Tuesday December 23, 2014 Search
Weather | Athens
13o C
8o C
News
Business
Comment
Life
Sports
Community
Survival Guide
Greek Edition
The fine science of breaking the law, the democratic way

By Paschos Mandravelis

Even breaking the law sometimes requires a special touch, but during the years of the Left’s ideological hegemony, it was honed down to a science.

The recipe is simple: a group of people – usually representing specific interests – denounces a law that has been ratified in Parliament as being “unenforceable” and then simply refuses to abide by it.

In that rare event that the authorities do try to enforce legislation that aims to punish the offenders, leftist politicians will most likely whinge that the government is trying to “criminalize the struggle of the people” – meaning the struggle of a specific interest group.

If that group happens to enjoy media access it will most probably come up with a few elaborate articles regarding the constitutionality of the law that impinges upon its rights, call for “political disobedience” and finally invoke Article 120 of the Constitution, which entrusts its protection “against anyone that tries to breach it by force” to the patriotic sentiment of the Greek people.

To be sure, Greek constitutional lawmakers have factored in the possibility of a military coup, but in a country where concepts often lose their meaning, the voting of laws by a majority is easily denounced by some as a “coup” and every state decision is readily interpreted as “violence” – particularly in cases where certain groups lose their privileges.

The same scenario was played out recently by the country’s intellectual elite: university rectors. In a bid to rescue the clientelist system that installed them in power, they named themselves – together with that small group of students with political affiliations whose job it is to manipulate their peers into acting and voting in a particular way – the “academic community.” After that, they did everything in their power to sabotage elections for governing councils at the country’s universities. In the process, they turned a blind eye to the bullying suffered by professors who dared to take part in the vote.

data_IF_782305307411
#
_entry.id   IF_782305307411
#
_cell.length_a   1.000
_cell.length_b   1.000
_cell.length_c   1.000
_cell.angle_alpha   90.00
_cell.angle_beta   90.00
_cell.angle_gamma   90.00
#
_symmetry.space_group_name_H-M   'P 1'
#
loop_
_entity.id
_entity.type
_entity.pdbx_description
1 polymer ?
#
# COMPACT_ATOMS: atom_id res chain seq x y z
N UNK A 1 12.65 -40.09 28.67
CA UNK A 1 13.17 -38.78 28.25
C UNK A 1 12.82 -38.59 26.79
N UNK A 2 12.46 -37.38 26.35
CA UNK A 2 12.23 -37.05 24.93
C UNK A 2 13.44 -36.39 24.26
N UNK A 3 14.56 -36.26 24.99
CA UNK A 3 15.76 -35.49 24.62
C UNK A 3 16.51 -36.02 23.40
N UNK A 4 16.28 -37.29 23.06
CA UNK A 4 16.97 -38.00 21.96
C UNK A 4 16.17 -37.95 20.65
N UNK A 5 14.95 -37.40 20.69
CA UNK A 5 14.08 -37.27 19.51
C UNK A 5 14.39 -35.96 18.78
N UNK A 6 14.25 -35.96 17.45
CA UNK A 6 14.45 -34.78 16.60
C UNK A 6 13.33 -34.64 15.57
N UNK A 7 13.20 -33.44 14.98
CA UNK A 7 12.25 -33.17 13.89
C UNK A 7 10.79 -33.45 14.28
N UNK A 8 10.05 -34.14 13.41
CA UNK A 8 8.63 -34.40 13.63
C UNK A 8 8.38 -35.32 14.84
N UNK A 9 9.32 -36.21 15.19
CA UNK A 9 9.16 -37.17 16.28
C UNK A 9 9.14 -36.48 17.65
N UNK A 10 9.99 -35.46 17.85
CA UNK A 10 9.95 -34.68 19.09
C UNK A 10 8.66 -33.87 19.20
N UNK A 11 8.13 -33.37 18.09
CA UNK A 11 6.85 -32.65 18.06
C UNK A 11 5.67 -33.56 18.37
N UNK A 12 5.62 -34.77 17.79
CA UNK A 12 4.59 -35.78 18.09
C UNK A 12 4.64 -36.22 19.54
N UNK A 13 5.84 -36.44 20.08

When the vote eventually did take place, electronically and without the threat of raids, the high turnout rate (between 75 and 95 percent) exposed the skeptics who then began to question the very procedure. Once they made sufficient fools of themselves, their ideological stewards spoke out against what they labelled “techno-fascism.”

At the University of the Aegean a small group of politically-affiliated students (apparently the same people who recently covered university walls with intimidating posters against professors) broke down the door protecting the university’s computer equipment and, after threatening the staff, shut down the server.

As a result, the university was left without Internet and telephone access (that would perhaps make a more accurate definition of techno-fascism). And yet, if we are to believe officials of the SYRIZA party on the island of Lesvos “the cancellation of elections for the administrative councils of the University of the Aegean shows that the law cannot be implemented when it runs into the universal reaction of the academic community.”

But how can these veterans of the post-dictatorship era, better known here as the “metapolitefsi,” be so certain about the “universal reaction of the academic community” when the voter turnout was between 75 and 95 percent?